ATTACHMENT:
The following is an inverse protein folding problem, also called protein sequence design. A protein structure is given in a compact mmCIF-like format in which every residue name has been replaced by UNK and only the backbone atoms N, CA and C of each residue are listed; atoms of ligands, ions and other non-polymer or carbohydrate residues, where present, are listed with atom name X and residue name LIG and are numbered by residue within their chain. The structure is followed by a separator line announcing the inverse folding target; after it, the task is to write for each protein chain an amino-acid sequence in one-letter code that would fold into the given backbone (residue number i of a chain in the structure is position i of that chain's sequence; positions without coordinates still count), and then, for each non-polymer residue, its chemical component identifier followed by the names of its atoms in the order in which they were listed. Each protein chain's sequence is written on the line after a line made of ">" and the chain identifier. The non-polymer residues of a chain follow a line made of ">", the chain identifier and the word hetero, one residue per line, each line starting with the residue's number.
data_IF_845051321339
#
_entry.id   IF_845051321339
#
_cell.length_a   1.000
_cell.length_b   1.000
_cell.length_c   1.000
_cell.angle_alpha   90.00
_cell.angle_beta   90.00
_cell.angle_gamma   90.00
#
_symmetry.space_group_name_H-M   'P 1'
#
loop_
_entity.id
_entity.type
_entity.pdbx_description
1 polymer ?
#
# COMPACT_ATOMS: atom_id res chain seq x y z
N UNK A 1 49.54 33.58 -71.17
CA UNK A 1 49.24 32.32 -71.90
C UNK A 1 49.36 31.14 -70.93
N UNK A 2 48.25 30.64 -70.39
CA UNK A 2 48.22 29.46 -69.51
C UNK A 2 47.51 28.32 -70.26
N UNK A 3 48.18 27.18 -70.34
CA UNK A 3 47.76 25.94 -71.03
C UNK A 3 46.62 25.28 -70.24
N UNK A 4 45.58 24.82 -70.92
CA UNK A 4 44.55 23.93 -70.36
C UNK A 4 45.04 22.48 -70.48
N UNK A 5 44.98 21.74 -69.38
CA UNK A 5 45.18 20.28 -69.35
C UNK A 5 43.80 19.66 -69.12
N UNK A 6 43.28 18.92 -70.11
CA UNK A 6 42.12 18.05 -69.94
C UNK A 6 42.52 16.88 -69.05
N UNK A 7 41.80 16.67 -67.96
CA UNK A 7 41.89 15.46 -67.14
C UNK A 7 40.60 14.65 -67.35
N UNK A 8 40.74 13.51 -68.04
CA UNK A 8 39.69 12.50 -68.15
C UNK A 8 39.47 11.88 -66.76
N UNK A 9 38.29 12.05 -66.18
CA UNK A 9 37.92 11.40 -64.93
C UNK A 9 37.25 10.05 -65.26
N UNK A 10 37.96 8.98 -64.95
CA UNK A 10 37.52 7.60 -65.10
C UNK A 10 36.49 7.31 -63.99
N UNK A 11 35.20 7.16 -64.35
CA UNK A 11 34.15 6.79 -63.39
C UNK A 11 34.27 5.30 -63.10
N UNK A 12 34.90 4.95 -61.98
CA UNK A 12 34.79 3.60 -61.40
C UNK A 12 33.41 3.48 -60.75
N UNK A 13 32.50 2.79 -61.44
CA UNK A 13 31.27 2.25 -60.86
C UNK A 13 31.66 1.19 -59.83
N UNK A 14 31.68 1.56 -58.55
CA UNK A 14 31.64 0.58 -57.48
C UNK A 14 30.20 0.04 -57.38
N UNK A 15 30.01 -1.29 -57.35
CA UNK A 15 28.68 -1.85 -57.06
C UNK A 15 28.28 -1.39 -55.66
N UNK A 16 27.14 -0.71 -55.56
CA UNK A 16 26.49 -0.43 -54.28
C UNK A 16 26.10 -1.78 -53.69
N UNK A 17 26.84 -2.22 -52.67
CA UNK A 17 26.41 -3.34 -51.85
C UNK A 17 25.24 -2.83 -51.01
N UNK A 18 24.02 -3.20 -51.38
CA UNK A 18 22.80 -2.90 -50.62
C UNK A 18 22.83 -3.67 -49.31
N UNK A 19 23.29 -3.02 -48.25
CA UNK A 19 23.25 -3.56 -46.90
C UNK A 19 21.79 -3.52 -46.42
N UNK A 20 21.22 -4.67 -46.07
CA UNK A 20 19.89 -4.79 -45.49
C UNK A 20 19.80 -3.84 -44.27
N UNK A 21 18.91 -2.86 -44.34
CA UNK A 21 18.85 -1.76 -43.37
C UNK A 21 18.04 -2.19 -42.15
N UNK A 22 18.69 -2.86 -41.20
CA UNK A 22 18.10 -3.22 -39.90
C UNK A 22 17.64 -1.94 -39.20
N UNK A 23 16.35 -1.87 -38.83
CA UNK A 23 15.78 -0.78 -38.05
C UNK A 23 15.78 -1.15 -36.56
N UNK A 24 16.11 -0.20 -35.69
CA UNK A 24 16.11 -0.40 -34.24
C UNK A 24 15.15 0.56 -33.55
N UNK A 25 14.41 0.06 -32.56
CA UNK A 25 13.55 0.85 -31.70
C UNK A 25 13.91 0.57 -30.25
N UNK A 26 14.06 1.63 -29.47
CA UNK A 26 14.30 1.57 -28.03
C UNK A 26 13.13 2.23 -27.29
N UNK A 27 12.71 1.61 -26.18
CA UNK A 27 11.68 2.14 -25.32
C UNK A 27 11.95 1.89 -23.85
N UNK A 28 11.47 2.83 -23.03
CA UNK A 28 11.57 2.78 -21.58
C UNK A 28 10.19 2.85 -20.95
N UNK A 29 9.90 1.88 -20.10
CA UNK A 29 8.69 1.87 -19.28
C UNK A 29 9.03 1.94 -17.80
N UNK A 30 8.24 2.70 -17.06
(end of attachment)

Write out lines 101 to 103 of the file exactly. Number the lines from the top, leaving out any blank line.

CA UNK A 27 11.68 2.14 -25.32
C UNK A 27 11.95 1.89 -23.85
N UNK A 28 11.47 2.83 -23.03